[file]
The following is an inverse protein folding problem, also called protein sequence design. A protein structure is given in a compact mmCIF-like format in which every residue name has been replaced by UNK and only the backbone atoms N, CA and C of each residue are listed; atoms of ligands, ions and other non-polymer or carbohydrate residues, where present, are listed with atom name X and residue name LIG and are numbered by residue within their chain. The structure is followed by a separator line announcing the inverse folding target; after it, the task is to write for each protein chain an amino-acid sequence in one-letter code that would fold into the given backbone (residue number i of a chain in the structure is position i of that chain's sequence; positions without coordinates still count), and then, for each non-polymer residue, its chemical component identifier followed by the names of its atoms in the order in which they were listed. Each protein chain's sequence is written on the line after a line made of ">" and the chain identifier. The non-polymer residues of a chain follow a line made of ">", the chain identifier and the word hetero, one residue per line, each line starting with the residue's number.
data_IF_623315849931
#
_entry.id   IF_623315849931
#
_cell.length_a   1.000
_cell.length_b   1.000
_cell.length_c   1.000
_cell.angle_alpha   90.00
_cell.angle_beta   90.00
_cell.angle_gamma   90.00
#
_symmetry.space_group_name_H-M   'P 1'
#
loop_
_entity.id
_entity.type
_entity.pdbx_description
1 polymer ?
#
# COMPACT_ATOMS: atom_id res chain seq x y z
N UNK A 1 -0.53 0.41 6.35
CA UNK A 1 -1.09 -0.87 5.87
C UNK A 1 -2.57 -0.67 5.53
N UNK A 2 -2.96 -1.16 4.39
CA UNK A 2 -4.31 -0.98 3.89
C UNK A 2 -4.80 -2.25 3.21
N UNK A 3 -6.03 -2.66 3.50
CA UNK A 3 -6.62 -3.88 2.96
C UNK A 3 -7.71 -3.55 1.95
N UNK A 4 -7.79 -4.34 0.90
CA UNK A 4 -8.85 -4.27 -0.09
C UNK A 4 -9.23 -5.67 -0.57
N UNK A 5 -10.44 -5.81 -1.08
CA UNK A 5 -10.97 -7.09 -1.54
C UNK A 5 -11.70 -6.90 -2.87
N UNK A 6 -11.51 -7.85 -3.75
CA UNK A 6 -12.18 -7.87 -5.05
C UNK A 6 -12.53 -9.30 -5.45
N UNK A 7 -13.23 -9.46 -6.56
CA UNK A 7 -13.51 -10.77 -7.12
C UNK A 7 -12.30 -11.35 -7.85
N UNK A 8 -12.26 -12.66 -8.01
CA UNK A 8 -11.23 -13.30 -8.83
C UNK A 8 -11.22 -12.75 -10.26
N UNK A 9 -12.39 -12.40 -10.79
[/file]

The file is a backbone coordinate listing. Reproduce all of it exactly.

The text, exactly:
The following is an inverse protein folding problem, also called protein sequence design. A protein structure is given in a compact mmCIF-like format in which every residue name has been replaced by UNK and only the backbone atoms N, CA and C of each residue are listed; atoms of ligands, ions and other non-polymer or carbohydrate residues, where present, are listed with atom name X and residue name LIG and are numbered by residue within their chain. The structure is followed by a separator line announcing the inverse folding target; after it, the task is to write for each protein chain an amino-acid sequence in one-letter code that would fold into the given backbone (residue number i of a chain in the structure is position i of that chain's sequence; positions without coordinates still count), and then, for each non-polymer residue, its chemical component identifier followed by the names of its atoms in the order in which they were listed. Each protein chain's sequence is written on the line after a line made of ">" and the chain identifier. The non-polymer residues of a chain follow a line made of ">", the chain identifier and the word hetero, one residue per line, each line starting with the residue's number.
data_IF_623315849931
#
_entry.id   IF_623315849931
#
_cell.length_a   1.000
_cell.length_b   1.000
_cell.length_c   1.000
_cell.angle_alpha   90.00
_cell.angle_beta   90.00
_cell.angle_gamma   90.00
#
_symmetry.space_group_name_H-M   'P 1'
#
loop_
_entity.id
_entity.type
_entity.pdbx_description
1 polymer ?
#
# COMPACT_ATOMS: atom_id res chain seq x y z
N UNK A 1 -0.53 0.41 6.35
CA UNK A 1 -1.09 -0.87 5.87
C UNK A 1 -2.57 -0.67 5.53
N UNK A 2 -2.96 -1.16 4.39
CA UNK A 2 -4.31 -0.98 3.89
C UNK A 2 -4.80 -2.25 3.21
N UNK A 3 -6.03 -2.66 3.50
CA UNK A 3 -6.62 -3.88 2.96
C UNK A 3 -7.71 -3.55 1.95
N UNK A 4 -7.79 -4.34 0.90
CA UNK A 4 -8.85 -4.27 -0.09
C UNK A 4 -9.23 -5.67 -0.57
N UNK A 5 -10.44 -5.81 -1.08
CA UNK A 5 -10.97 -7.09 -1.54
C UNK A 5 -11.70 -6.90 -2.87
N UNK A 6 -11.51 -7.85 -3.75
CA UNK A 6 -12.18 -7.87 -5.05
C UNK A 6 -12.53 -9.30 -5.45
N UNK A 7 -13.23 -9.46 -6.56
CA UNK A 7 -13.51 -10.77 -7.12
C UNK A 7 -12.30 -11.35 -7.85
N UNK A 8 -12.26 -12.66 -8.01
CA UNK A 8 -11.23 -13.30 -8.83
C UNK A 8 -11.22 -12.75 -10.26
N UNK A 9 -12.39 -12.40 -10.79